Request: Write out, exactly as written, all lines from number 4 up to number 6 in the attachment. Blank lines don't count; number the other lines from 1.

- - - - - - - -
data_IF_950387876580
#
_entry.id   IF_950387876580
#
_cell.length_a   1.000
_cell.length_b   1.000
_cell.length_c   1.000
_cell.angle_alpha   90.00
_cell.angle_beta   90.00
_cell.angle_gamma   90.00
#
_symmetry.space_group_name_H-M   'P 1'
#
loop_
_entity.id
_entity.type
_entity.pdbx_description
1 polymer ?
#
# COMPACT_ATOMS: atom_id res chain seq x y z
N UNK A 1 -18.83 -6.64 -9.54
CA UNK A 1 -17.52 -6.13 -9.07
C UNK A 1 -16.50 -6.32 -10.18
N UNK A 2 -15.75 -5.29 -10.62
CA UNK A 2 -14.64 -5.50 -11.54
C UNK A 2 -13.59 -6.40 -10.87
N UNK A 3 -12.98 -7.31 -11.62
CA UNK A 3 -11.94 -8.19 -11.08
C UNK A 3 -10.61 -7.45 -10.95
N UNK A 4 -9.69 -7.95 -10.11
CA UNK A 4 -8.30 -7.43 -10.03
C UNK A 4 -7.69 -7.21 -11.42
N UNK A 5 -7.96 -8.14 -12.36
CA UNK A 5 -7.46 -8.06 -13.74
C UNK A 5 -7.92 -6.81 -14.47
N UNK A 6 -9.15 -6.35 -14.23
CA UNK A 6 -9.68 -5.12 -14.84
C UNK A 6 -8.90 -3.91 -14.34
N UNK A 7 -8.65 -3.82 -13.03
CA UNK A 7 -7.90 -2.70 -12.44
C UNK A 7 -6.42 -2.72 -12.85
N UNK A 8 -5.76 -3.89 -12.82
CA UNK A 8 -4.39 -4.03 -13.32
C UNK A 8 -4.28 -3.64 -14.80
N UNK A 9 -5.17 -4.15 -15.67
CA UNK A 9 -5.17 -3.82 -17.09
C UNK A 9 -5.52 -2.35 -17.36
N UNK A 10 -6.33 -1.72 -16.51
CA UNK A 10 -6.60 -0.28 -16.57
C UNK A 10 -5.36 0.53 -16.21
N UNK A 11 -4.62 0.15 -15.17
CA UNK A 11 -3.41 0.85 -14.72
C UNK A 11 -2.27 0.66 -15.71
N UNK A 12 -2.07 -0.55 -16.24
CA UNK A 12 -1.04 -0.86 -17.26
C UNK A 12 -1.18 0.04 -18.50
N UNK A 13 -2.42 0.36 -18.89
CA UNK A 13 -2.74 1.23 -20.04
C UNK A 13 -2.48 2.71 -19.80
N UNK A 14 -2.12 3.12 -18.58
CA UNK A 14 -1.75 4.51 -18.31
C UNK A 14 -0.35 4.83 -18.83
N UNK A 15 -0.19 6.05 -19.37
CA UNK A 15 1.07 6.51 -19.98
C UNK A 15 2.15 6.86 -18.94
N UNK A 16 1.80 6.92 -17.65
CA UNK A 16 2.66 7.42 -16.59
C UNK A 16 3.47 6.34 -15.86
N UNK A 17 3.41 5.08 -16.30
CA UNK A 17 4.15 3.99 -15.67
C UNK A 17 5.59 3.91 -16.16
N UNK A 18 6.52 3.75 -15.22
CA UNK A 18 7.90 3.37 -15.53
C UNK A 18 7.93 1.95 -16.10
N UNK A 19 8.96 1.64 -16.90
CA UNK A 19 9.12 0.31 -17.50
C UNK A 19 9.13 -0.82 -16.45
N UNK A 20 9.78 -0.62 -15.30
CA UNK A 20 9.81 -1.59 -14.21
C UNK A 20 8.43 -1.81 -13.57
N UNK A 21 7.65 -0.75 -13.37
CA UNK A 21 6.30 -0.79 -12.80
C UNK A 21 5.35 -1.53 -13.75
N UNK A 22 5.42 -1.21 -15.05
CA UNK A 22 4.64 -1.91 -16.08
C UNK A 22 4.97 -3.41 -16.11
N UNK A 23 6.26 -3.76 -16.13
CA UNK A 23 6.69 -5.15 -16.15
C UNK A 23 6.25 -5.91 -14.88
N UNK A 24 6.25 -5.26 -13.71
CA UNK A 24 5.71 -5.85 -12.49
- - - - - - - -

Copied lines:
#
_cell.length_a   1.000
_cell.length_b   1.000